The Telegram
  • Municipalities, property owners at odds with state over creek cleanup

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  • Private property signs border land along state Route 315 in Waterville.
    Owner Norm Cowen of 1923 state Route 315 said those signs were ignored when state Department of Transportation crews entered his property in July after flooding from Big Creek damaged trout habitat and regular maintenance was needed.
    “They didn’t acknowledge that it was my property,” Cowen said of the state, which he contends never notified him prior to doing work on the creek that runs through his property. “This is our little piece of heaven. Shouldn’t I be (protective of it)?”
    State DOT spokesman James Piccola said his department, along with the state Department of Environmental Conservation has been working with Cowen to address the issue.
    “We will continue to work with Mr. Cowen in trying to resolve this and come to a compromise and to mitigate his concerns,” he said.
    Cowen isn’t the only one who has had issues. Some Mohawk Valley municipalities have faced challenges from the state when attempting to clean up creeks damaged by the recent floods.
    Ilion Mayor John Stephens said they’ve been on hold to finish cleanup of Steele Creek.
    “We haven’t been able to get access to (two) sections of the creek. The DEC has said we can no longer get in the creek,” he said. “No reason given other than you can’t go in.”
    Stephens said the two sections — one between West Main and Second streets, the other between Second and Third streets — still have limbs and sediment blocking the waterway.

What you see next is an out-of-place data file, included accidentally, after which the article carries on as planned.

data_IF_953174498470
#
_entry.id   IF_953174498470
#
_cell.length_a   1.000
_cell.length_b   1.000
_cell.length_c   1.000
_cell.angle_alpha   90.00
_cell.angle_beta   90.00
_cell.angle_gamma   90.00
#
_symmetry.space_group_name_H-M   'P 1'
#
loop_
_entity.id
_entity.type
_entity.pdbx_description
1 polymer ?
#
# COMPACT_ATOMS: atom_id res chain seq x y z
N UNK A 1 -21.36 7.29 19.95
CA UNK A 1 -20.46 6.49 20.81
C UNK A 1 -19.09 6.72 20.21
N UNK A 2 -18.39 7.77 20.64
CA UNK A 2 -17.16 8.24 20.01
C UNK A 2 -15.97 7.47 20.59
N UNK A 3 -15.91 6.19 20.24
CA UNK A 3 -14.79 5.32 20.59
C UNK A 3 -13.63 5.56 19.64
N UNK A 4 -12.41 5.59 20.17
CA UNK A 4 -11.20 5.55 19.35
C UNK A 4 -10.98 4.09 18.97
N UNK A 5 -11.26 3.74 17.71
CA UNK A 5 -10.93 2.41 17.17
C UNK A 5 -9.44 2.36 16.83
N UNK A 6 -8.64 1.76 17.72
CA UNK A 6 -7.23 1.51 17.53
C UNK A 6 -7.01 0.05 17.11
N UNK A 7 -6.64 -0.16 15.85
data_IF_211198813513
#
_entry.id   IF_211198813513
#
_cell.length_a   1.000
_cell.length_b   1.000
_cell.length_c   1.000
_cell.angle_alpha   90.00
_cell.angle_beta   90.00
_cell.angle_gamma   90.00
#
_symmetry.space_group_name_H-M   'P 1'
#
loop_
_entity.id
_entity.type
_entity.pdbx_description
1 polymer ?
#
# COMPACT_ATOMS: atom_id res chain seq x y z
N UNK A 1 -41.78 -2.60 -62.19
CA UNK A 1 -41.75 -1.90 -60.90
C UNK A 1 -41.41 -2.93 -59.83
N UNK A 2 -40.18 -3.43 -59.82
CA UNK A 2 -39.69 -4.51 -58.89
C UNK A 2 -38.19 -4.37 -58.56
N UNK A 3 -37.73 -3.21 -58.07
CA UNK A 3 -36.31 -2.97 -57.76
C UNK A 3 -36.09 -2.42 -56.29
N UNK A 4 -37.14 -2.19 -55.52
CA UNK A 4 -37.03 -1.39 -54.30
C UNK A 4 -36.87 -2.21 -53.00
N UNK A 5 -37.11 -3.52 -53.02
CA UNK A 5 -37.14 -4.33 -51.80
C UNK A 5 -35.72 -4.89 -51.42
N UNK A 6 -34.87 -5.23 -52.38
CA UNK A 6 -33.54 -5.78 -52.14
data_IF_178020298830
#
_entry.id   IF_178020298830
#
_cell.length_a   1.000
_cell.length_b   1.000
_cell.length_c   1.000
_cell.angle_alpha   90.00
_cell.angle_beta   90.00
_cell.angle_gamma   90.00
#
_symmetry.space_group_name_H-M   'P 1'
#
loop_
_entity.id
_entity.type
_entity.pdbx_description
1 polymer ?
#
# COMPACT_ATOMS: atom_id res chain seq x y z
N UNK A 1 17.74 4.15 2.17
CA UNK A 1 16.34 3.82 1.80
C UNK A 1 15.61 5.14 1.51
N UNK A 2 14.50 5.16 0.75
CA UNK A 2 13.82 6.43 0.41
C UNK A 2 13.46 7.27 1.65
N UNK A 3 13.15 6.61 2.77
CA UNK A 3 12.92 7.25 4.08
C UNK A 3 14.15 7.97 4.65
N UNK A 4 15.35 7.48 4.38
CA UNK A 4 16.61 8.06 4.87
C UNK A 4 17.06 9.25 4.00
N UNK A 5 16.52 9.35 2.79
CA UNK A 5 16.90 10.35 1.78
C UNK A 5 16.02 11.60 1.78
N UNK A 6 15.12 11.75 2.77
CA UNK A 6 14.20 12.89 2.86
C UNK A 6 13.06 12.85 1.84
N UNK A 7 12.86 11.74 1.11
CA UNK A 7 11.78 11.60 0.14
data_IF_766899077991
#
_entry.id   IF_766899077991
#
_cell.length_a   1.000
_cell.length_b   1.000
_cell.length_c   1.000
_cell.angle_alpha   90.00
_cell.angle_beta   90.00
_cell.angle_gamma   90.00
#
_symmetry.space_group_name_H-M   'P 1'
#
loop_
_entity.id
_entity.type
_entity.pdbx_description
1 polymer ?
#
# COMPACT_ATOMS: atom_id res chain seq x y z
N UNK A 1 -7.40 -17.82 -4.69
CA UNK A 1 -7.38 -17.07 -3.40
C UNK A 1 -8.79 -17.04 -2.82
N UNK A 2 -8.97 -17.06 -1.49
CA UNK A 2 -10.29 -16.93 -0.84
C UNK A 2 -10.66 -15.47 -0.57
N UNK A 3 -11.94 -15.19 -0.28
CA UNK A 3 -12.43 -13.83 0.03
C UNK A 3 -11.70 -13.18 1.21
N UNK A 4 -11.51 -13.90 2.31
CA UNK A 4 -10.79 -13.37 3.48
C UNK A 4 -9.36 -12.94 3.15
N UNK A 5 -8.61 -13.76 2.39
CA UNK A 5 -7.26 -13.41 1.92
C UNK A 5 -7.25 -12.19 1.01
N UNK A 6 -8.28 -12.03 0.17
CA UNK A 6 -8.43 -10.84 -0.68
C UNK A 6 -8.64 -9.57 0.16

“If we were to have another unfortunate situation, the trees would grab on to other debris,” he said.
    DEC regional spokesman Stephen Litwhiler said the holdup is due to the DOT doing a hydrological assessment on the creek.
    “We’re waiting for the information before making the determination of a permit issuance,” he said. “We don’t want to issue a permit if it’s not going to help at all or potentially make things worse.”
    Litwhiler said that these assessments are going on throughout the Mohawk Valley, but they are not as extensive as Steele Creek’s.
    Crews are evaluating the whole watershed including determining where the sediment comes from, where it’s deposited and the land use within the watershed.
    Mohawk Mayor Jim Baron said despite a “rocky” relationship with the DEC, the village was able to get all seven flood mitigation projects in Fulmer Creek completed.
    “We did have to fight to get back in (to the creek),” he said. “To be quite honest, I, the mayor with the board, had no intentions of stopping once we were in there, even if there was a fine associated with it … we would have continued to finish our creek bed projects.”
    Page 2 of 2 - DEC officials could not comment Thursday.
    In Oneida County, the relationship between the Sauquoit Creek Basin Intermunicipal Commission and the DEC has gone well.
    “Along with all the other municipalities, we all worked together and concentrated on getting the work done,” commission Chairman Dave Glenn said. There were “no issues in getting the permitting.”
    Crews, however, will be back in the creek next season to complete the work planned.
    “There’s a lot of work to be done and time was an issue,” he said. “We’re going to pick right back up again in the spring.”